Ted Jeory is good with numbers.
Better, in fact, than probably most journalists in the trade thanks to a lucrative nine-year career in the City as a top accountant, which saw him mind the books for some serious blue-chip firms.
The Chartered Institute of Management Accountants gave him a worldwide prize for a business law exam during a career that took in stints at JP Morgan, oil company Mobil as well as a Russian oil firm, and saw him help set up mobile phone brand ‘3″. He earned close to £80,000 a year.
But then, aged 33, he quit. Disillusioned with his job, he set off cycling with his brother across Spain for six months, before returning to England and enrolling on the six-month NCTJ preliminary course in Harlow, affirming a life-long ‘obsession’with news.
Now he is the reigning Regional Press Awards Reporter of the Year (Weeklies) and his paper, the East London Advertiser, is the weeklies Newspaper of the Year.
Speaking in a cafe in Bethnal Green, in the heart of his East London patch and a stone’s throw from both his flat and office, Jeory, now 38, says he has no regrets over turning his back on financial success.
‘I was in my early 30s and had done a bit of student journalism at Nottingham University and always fancied giving it a crack,’he says. ‘You don’t want to get to 40 and think ‘I wish I’d done that’; I thought I had to make the leap then.
‘I enjoyed the intellectual challenge of the numbers; I’ve got an economics background and was involved in sales analysis and so on. But I wasn’t getting any satisfaction and fulfillment from adding to the world in any sense. It was all to do with making money and profit.”
After graduating from Harlow in 2003, he was taken on by Archant’s East Anglian Daily Times, commuting from Bow in East London to its Colchester office. Although he had a ‘cushion’from his time in the City, his salary as junior reporter was around £12,500.
An early enthusiast for the Freedom of Information Act, Jeory made a name for producing unusual exclusives and investigations, often using council facts and figures – and, of course, company reports.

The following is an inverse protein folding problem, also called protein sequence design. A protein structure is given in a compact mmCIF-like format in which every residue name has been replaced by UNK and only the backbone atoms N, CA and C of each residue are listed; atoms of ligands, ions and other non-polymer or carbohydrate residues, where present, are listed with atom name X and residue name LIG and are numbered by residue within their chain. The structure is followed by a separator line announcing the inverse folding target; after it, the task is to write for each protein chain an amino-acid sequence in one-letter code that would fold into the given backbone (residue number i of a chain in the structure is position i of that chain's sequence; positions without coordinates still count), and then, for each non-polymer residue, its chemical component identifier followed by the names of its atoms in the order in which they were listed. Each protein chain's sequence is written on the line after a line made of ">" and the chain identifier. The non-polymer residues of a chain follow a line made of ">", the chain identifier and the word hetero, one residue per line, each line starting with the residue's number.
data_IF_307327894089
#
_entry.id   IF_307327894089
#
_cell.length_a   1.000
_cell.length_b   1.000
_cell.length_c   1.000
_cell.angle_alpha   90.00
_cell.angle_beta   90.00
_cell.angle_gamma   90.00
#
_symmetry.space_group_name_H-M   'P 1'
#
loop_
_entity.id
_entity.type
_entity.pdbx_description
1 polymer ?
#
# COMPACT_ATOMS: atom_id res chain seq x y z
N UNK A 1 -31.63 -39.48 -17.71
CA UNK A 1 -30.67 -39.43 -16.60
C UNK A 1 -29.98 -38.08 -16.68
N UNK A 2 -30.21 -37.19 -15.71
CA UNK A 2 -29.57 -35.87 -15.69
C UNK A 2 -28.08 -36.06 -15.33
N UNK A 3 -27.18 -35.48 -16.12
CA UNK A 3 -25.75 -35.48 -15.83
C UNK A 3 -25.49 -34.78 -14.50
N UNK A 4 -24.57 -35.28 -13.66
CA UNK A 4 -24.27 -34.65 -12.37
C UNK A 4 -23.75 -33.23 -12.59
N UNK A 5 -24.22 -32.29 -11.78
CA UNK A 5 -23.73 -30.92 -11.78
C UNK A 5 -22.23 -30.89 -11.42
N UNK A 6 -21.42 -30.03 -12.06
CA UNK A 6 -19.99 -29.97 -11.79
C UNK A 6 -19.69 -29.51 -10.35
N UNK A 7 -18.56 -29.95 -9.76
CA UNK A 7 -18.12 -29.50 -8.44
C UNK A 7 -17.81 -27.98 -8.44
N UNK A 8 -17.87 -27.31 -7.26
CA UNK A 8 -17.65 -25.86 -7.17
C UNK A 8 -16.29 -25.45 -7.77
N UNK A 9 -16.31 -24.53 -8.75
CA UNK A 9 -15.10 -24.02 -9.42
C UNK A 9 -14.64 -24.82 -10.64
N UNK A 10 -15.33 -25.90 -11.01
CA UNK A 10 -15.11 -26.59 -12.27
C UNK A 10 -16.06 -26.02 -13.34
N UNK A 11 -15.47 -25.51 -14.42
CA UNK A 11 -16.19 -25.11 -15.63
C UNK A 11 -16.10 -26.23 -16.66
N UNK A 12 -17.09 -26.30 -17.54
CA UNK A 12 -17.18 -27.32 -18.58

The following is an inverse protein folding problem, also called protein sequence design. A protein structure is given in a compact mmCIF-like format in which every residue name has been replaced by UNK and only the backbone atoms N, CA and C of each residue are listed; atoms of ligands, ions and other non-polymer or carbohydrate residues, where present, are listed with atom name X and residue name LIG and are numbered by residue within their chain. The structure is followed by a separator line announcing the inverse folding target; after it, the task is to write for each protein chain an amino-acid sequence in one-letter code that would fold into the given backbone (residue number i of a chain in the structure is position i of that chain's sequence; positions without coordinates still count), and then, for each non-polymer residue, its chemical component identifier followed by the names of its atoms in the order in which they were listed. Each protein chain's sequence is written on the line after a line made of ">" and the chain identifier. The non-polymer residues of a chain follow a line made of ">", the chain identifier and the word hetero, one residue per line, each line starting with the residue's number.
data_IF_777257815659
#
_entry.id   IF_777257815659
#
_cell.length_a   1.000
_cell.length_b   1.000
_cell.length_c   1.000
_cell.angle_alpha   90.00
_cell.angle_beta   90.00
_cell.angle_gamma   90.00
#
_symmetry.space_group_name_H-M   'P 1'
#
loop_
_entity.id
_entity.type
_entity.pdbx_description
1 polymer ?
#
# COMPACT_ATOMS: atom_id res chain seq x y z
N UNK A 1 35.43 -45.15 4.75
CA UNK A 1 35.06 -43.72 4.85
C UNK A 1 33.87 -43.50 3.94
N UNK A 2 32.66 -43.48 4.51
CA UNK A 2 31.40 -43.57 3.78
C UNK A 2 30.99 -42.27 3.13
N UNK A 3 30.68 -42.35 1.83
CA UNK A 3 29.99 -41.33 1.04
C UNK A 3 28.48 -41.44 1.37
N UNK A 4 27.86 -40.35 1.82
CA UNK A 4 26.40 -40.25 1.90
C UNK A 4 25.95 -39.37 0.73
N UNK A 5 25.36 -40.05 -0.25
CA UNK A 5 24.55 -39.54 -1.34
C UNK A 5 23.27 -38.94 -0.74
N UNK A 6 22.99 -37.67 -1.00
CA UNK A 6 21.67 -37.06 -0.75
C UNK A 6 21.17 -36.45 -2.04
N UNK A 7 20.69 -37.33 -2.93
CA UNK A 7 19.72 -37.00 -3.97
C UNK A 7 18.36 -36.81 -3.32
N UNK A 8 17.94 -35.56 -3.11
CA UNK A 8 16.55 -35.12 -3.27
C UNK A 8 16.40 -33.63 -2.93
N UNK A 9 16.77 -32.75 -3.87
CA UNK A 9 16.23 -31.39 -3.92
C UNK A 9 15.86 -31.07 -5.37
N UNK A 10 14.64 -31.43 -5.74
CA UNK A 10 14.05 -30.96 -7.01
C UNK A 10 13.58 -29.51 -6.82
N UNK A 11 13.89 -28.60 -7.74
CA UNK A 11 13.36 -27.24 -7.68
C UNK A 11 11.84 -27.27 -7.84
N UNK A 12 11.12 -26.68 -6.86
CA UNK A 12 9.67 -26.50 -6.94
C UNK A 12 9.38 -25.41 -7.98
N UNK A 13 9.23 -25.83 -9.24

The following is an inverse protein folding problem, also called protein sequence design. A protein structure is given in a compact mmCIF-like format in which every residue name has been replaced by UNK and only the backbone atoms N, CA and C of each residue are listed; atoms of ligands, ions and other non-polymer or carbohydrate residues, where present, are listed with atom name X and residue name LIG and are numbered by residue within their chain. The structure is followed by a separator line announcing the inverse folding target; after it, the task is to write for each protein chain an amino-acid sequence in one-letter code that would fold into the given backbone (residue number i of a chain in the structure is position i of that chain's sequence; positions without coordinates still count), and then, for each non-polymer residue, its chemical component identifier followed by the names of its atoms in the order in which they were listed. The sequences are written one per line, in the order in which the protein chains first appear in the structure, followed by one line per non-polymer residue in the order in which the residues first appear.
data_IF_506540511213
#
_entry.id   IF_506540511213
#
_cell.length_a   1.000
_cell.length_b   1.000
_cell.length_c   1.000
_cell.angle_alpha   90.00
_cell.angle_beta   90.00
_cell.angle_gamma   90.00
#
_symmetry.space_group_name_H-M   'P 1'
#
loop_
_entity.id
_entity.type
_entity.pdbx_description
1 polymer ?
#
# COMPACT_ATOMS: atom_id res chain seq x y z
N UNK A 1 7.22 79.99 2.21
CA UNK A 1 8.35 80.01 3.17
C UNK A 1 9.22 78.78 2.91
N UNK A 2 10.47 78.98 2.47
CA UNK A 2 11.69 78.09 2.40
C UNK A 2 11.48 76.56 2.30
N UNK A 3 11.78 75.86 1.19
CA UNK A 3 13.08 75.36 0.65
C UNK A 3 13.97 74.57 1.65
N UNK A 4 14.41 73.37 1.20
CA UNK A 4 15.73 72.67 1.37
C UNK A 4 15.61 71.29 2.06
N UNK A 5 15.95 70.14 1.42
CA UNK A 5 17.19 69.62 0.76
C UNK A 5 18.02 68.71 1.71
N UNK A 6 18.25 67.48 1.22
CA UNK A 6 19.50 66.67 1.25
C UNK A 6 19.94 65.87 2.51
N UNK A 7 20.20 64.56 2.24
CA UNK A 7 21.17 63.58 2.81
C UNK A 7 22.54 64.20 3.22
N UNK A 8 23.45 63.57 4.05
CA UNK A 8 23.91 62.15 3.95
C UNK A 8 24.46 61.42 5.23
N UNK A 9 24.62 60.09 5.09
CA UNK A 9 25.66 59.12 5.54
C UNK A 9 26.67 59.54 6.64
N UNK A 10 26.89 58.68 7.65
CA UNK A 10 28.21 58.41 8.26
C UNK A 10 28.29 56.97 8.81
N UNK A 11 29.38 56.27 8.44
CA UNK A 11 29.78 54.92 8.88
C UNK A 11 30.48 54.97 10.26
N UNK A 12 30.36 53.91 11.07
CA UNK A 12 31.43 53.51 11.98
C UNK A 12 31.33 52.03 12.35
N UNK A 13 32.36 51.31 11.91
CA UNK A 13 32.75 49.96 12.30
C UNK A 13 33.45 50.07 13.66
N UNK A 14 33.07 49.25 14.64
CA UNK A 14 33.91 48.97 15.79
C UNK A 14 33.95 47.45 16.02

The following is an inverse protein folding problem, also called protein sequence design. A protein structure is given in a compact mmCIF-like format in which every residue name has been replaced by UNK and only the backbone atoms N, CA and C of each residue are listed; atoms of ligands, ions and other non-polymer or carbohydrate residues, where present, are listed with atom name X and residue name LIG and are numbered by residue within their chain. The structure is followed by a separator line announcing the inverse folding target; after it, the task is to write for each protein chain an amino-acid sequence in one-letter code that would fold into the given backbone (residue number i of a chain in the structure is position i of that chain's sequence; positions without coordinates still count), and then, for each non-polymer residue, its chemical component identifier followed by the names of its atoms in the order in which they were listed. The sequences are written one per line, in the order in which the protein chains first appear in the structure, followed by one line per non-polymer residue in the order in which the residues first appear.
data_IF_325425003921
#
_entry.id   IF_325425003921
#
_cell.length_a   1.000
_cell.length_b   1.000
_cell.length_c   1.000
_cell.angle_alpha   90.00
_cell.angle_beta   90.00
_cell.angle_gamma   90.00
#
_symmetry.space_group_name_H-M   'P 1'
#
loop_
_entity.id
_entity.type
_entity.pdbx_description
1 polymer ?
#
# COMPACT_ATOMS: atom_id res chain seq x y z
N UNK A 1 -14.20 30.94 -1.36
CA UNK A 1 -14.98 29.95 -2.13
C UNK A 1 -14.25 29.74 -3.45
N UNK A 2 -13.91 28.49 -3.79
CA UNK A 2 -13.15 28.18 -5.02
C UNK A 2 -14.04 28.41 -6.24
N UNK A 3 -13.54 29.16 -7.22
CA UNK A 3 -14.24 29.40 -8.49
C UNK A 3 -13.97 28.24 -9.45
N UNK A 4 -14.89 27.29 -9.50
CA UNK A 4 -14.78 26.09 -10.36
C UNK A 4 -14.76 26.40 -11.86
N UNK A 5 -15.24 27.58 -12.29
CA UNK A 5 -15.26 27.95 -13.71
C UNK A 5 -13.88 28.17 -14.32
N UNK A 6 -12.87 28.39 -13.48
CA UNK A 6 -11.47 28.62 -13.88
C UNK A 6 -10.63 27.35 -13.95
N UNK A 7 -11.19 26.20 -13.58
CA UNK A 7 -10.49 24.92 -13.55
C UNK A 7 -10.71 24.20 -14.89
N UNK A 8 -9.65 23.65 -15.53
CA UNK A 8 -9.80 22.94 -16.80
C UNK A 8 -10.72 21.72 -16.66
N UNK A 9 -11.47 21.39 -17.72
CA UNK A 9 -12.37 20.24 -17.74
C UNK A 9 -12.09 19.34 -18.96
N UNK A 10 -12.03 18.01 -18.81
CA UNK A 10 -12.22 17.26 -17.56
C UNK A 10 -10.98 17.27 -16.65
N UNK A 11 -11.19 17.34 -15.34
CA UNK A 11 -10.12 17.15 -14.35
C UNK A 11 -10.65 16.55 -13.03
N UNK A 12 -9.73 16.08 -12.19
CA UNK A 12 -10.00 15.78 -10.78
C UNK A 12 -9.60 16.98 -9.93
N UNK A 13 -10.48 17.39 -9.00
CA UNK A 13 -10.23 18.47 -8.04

In September 2005 he moved to the East London Advertiser, another Archant title, just after current editor Malcolm Starbrook joined.
Both Starbrook and Jeory decided early on to scrutinise local democracy as much as possible. He says: ‘No one was really covering Tower Hamlets Council at that time and they were getting a fairly easy ride from the press.
‘We came in and said let’s roll up our sleeves and attend as many council meetings as possible, and that’s what I’ve done. And people really care: everyone gets letters from readers but they don’t get titbits; we get proper readers who are genuinely interested in what’s going on.”
Jeory’s familiarity with numbers and spreadsheets has given him a distinct advantage in the newsroom. After one council cabinet meeting, where Jeory spent 30 minutes quizzing Town Hall bean-counters ‘like an auditor would”, Tower Hamlets’ finance director offered him a job.
‘I don’t know if he genuinely meant it but he respected that I knew what I was talking about,’says Jeory. ‘People’s eyes normally glaze over when they see company accounts. Especially with the credit crunch, these stories are going to become more and more important.”